It wasn’t until 1931 that the story was truly immortalized by Hollywood. James Whale’s Frankenstein sprung from a screenplay by Robert Florey that had virtually nothing in common with Shelley’s novel beyond the character names (and even these were toyed with), and featured a marketing campaign that led to the common belief that Frankenstein and the monster are one and the same, a misconception that continues to this very day. Despite these factors, Frankenstein’s triumph is in Jack Pierce’s make-up designs. Beginning with Boris Karloff’s uniquely angular face, Pierce studied surgery, anatomy, criminology, and even electrodynamics. The latter tied into the film maker’s idea that Frankenstein would literally harness the power of heaven—lightning—and channel it through electrodes in the creature’s neck. In addition, Karloff was given a flat skull (to suggest the crude removal of one brain and substitution of another), lifts and a steel spine that resulted in the actor’s permanent back problems, and was dressed in clothes too short for him to suggest height. However, the film, like the book before it, never bothers to explain how an eight-foot humanoid was fashioned from the corpses of normal (or even large-sized) men, but this was a factor typically overlooked in the wake of the film’s success. In fact, the make-up was (and is) so popular that and so groundbreaking that any film maker attempting to adapt Frankenstein to the screen is hit with an enormous lawsuit by Universal Pictures if their monster design even remotely resembles Boris Karloff.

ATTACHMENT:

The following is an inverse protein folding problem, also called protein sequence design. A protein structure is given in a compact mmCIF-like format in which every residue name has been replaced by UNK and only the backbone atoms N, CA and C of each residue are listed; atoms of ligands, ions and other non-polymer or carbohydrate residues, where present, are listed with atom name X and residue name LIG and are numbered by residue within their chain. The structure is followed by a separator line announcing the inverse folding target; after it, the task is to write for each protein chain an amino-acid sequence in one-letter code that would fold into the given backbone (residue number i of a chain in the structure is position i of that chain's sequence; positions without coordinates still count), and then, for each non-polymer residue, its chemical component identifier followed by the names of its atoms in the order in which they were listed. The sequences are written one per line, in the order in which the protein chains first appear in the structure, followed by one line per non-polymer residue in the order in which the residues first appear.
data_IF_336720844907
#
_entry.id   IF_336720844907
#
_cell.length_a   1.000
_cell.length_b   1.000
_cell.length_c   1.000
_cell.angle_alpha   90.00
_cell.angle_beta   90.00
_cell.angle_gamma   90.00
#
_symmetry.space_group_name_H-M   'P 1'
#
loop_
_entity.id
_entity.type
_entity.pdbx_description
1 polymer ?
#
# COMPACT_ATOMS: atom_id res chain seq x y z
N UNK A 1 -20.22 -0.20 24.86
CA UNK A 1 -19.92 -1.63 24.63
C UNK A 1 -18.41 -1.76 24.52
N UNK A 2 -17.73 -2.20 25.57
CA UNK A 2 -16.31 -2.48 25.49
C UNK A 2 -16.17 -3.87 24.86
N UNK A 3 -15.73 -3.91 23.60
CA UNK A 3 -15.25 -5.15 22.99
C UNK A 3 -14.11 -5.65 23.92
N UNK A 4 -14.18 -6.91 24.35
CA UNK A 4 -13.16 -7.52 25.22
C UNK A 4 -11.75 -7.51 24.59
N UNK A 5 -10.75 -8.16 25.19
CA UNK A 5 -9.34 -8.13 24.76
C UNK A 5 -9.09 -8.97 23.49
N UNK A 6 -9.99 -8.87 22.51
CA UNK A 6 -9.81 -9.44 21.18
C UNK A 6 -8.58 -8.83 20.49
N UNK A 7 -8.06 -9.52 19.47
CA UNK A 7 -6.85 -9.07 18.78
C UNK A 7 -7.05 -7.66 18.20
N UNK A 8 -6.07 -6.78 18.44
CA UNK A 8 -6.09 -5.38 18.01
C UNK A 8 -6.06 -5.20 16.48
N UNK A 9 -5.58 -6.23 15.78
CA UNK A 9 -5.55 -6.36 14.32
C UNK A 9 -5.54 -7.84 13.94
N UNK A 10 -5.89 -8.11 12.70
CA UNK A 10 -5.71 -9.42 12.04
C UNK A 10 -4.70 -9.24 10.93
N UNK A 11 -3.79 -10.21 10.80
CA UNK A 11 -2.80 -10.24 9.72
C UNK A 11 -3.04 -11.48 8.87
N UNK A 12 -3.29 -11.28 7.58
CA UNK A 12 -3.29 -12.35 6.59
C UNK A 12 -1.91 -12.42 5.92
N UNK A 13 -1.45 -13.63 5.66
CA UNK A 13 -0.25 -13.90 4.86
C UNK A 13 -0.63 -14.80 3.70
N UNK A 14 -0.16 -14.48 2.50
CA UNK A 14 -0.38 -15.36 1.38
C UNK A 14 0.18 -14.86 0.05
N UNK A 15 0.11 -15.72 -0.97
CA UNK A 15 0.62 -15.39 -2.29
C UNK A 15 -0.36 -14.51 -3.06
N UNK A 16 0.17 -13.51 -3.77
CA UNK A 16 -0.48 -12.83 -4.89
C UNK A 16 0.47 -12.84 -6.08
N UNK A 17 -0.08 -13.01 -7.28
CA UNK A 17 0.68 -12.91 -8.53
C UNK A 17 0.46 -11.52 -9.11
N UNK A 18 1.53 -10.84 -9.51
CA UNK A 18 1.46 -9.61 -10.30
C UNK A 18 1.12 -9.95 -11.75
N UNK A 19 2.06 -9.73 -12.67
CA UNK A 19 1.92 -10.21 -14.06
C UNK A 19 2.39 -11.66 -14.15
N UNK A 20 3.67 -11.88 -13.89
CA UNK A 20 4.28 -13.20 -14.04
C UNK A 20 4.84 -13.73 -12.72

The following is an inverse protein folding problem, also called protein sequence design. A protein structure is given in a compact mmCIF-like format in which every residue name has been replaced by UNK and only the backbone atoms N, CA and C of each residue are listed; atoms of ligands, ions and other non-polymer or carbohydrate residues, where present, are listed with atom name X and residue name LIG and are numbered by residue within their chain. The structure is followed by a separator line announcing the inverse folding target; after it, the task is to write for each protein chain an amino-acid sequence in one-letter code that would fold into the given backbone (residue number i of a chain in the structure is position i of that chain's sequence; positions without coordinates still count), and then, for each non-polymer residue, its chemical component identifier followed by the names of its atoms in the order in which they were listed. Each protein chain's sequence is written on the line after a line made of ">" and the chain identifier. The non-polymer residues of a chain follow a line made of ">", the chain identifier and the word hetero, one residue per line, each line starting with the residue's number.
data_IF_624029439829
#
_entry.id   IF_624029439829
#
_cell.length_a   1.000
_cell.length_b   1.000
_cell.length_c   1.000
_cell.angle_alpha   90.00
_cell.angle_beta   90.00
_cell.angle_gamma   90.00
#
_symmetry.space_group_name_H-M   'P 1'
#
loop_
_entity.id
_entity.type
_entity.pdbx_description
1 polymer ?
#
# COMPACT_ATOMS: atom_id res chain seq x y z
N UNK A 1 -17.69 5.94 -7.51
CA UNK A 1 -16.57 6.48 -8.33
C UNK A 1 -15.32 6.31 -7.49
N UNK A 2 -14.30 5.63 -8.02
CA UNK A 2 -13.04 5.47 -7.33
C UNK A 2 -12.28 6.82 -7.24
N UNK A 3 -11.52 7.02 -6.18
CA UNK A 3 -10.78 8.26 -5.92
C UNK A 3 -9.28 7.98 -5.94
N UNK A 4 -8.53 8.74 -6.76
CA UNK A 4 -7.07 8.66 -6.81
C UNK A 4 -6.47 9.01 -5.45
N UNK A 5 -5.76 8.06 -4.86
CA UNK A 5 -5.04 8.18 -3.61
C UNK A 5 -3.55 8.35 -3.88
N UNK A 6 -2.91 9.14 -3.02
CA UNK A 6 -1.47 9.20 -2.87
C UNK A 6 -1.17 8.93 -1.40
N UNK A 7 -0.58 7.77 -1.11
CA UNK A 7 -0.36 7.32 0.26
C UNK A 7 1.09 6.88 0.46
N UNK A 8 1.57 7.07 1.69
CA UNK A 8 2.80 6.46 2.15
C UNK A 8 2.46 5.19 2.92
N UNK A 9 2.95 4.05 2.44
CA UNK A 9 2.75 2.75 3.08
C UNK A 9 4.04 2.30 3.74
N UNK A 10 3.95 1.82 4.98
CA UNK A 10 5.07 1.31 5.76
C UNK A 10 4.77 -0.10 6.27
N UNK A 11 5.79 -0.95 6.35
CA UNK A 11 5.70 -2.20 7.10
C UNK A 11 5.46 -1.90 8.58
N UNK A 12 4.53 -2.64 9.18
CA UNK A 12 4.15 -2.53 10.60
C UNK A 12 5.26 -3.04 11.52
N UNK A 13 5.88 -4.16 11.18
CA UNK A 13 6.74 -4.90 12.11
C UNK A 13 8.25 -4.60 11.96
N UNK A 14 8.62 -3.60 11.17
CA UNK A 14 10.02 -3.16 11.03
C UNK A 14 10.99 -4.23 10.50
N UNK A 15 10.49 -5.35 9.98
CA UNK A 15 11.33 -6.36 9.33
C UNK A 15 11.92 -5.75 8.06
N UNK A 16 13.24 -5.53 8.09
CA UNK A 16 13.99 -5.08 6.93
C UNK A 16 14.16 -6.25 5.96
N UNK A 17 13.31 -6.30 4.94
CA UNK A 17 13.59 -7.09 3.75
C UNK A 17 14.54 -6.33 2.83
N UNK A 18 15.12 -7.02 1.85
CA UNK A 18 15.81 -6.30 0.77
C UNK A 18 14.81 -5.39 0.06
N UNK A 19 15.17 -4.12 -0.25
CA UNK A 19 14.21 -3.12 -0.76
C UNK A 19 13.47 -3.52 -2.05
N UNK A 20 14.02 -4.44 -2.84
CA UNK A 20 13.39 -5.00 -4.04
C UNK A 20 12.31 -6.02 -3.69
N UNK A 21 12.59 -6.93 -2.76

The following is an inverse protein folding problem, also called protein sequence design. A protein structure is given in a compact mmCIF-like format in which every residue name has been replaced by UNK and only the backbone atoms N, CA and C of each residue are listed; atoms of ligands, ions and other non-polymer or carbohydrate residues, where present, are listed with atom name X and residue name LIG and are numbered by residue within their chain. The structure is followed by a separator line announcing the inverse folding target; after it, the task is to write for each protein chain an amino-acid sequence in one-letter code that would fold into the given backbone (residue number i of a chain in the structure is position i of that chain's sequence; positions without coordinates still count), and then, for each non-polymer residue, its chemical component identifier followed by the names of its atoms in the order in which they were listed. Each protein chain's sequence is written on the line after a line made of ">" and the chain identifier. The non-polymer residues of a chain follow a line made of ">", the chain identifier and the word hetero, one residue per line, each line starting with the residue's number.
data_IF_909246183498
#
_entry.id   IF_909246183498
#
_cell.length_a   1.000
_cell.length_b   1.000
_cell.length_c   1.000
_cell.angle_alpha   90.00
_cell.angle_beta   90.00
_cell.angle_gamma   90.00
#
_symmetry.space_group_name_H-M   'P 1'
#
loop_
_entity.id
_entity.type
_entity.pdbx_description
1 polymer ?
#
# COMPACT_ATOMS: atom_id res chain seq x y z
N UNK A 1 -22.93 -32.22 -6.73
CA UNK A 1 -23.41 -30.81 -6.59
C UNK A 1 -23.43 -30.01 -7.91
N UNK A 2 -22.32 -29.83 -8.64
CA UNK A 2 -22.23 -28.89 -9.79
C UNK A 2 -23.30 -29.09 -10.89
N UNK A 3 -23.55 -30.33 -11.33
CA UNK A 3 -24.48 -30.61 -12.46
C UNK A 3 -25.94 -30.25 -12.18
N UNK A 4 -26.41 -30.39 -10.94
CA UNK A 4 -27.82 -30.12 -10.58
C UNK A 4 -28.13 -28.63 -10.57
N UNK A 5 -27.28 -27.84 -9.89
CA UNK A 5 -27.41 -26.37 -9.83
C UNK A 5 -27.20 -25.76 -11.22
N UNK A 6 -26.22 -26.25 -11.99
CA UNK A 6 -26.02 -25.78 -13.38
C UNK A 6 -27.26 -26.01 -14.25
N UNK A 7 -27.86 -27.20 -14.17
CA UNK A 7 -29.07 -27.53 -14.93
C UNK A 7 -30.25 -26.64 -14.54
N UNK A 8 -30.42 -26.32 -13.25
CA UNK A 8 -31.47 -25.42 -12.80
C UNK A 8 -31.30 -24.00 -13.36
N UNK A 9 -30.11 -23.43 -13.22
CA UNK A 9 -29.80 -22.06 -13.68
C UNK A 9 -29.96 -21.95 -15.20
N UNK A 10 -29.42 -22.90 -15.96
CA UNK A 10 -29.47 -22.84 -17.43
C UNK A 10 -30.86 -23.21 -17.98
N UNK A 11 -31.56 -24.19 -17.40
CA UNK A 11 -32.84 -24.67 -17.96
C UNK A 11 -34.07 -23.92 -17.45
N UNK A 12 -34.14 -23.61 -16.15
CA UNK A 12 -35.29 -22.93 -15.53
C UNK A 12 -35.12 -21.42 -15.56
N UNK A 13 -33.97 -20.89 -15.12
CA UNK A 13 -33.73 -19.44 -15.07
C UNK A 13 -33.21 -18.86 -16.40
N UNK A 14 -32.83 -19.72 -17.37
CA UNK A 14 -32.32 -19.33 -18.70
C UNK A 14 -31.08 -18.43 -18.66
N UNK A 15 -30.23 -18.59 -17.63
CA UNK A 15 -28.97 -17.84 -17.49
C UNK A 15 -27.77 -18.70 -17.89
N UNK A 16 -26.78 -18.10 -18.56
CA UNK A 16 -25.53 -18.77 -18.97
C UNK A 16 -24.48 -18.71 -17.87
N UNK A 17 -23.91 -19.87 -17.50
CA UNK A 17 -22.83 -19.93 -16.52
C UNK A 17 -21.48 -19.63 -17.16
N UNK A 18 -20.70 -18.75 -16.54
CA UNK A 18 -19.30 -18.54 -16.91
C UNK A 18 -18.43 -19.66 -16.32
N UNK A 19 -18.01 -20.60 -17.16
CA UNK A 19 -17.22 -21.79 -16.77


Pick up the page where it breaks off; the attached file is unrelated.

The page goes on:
In what is typically considered Hollywood’s first sequel, Whale, Karloff and Pierce returned to the story for 1935s The Bride of Frankenstein. Ironically, the second film contains more elements from the novel than the first, such as the blind fiddler DeLacey, the creature’s self-education and mastery of speech, and, of course, the Bride herself. Elsa Lancaster, who also doubles as Mary Shelley during the movie’s prologue, was turned into a white-robed, seven-foot-tall phantom through a combination of stilts, forced perspective, and a shock of lightning-streaked hair. The character design, lifted from an extensive study of ancient Egyptian burial customs, was so physically limiting that Lancaster had to be wheeled around the set on a cart and fed through a narrow tube.